Flashback Friday is something I do here at Bookwraiths every once in a while; a time when I can post my thoughts about books that I’ve read in the past. With the hectic schedule of day-to-day life, there never seems enough time to give these old favorites the spotlight that they deserve. But with a day all to themselves, there is no reason I can’t revisit them, and today, I’ll be focusing on a series I first read in high school years ago but recently reread for the first time.
The Legends of Camber of Culdi by Katherine Kurtz
Series: The Legends of Camber of Culdi Trilogy
Publisher: Open Road Media (October 25, 2016)
Author Information: Website
Length: 1230 pages
My Rating: 3.5 stars
I first discovered Katherine Kurtz’s Deryni series when I was about 13 years old. Quickly, her story of the medieval kingdom of Gwynedd sucked me in. This land of kings and lords, healers and knights, State and Church, humans and Deryni bringing to mind the medieval English past. And added to this delightful mixture was both the deep religious (Christian) devotion of the characters as well as real magic. Both portrayed very faithfully; the characters having no misgivings in practicing magic (more rightly labeled superhuman abilities) and worshiping their chosen faith. But what set this series apart from other fluff fantasy of the time was that there was no “Happily Ever After” for the main characters, just real consequences which, many times, did not turn out well for them. In fact, I’ve never seen another author outside of George R.R. Martin kill quite so many important protagonists as Katherine Kurtz does in The Legends of Camber of Culdi; a statement of fact which might or might not make the Deryni series more or less desirable to read according to your viewpoint of that sort of thing.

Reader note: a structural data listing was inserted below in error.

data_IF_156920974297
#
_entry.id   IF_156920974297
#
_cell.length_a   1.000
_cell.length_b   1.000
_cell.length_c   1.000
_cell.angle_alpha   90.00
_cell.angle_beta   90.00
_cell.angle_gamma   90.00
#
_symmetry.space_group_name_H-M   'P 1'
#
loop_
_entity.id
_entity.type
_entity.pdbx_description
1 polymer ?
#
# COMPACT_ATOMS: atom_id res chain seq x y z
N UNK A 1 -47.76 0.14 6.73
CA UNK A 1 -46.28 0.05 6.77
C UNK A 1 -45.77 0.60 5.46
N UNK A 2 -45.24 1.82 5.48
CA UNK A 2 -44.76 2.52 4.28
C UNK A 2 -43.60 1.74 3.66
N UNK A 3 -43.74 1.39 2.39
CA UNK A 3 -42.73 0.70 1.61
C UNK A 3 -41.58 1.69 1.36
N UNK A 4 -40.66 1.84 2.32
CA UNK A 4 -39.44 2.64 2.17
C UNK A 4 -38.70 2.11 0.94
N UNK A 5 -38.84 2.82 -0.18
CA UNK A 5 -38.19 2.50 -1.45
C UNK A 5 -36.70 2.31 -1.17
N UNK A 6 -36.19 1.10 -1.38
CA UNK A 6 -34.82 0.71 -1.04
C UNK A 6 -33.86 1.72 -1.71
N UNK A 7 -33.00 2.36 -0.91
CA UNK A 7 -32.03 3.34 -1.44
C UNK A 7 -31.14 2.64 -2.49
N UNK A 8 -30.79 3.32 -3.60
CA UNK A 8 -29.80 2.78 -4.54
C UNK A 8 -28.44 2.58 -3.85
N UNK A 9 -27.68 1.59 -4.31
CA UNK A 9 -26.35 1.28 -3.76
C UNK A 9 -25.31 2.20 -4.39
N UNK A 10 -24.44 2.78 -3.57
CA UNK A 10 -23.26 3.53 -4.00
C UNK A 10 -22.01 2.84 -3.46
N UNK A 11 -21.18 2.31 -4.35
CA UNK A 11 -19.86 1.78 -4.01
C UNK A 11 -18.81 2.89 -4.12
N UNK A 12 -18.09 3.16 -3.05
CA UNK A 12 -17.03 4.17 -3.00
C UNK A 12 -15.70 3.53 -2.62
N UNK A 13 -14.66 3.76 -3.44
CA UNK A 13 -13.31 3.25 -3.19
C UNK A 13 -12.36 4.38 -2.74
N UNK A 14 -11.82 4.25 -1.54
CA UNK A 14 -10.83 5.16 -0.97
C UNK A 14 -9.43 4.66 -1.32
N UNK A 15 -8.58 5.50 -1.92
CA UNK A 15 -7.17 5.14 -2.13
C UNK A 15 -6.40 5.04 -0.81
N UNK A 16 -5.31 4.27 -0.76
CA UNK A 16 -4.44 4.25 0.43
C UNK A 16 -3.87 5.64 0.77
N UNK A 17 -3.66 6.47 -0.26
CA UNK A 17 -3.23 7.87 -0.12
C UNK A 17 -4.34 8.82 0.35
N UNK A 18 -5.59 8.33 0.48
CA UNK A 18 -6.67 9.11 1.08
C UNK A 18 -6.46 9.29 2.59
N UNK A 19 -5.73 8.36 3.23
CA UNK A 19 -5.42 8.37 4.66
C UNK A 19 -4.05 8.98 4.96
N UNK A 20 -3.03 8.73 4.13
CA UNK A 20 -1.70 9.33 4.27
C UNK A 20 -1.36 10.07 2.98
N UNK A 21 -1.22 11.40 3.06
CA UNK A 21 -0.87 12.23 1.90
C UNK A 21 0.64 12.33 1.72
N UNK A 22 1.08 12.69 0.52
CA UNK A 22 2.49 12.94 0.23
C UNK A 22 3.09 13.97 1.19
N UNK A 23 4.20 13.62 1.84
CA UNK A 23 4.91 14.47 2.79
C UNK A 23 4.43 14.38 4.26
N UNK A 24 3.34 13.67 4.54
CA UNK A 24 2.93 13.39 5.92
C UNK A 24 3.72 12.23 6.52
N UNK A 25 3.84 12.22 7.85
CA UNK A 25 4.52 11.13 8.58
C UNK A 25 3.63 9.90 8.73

The Legends of Camber of Culdi, naturally, follows along behind the aforementioned Camber. This middle-aged Deryni lord having retired to his estates and allowed his eldest son to take his place at court due to a new Deryni King being enthroned. At approximately 59 years of age, Camber anticipates years of dedicated scholarly study and time with his children and grandchildren. Unfortunately, his God has other plans in store for him.
In book one, Camber of Culdi, Camber is drawn out of retirement by the worsening of King Imre’s hatred toward humans and his ever increasing persecution of anyone he deems his enemy. Camber does not seek the throne of Gwynedd for himself, however, but rather a more suitable claimant for it, which leads he and his family to investigate the claim of a dying man that an heir of the Haldane bloodline remains in hiding. The pursuit of this elusive heir to the former human kings of Gwynedd, the struggle to convince this man to give up his beloved life to head a rebellion, and then the rebellion itself driving the story to its final conclusion. Woven into all this is the richly described world of the Deryni, their land’s faith, and the insidious undertones of recognized and unrecognized racial prejudice by the Deryni for their human subjects.
Saint Camber and Camber the Heretic continue the story of the Haldane Restoration in Gwynedd set into motion by Camber’s action in book one. Wars are fought. Important people die. New lives are assumed. Wounds heal but leave scars of doubt. Old characters take on new roles. Schemes are laid. Secret societies are created. Contingency plans are put into place. Political machinations swirl around the royal court. And, gradually, the racial prejudice and atrocities of the Deryni in the past begin to be leveled at them instead of by them. All of it leading up to a grim and gloomy ending for nearly everyone a reader has grown to love and care about throughout the trilogy.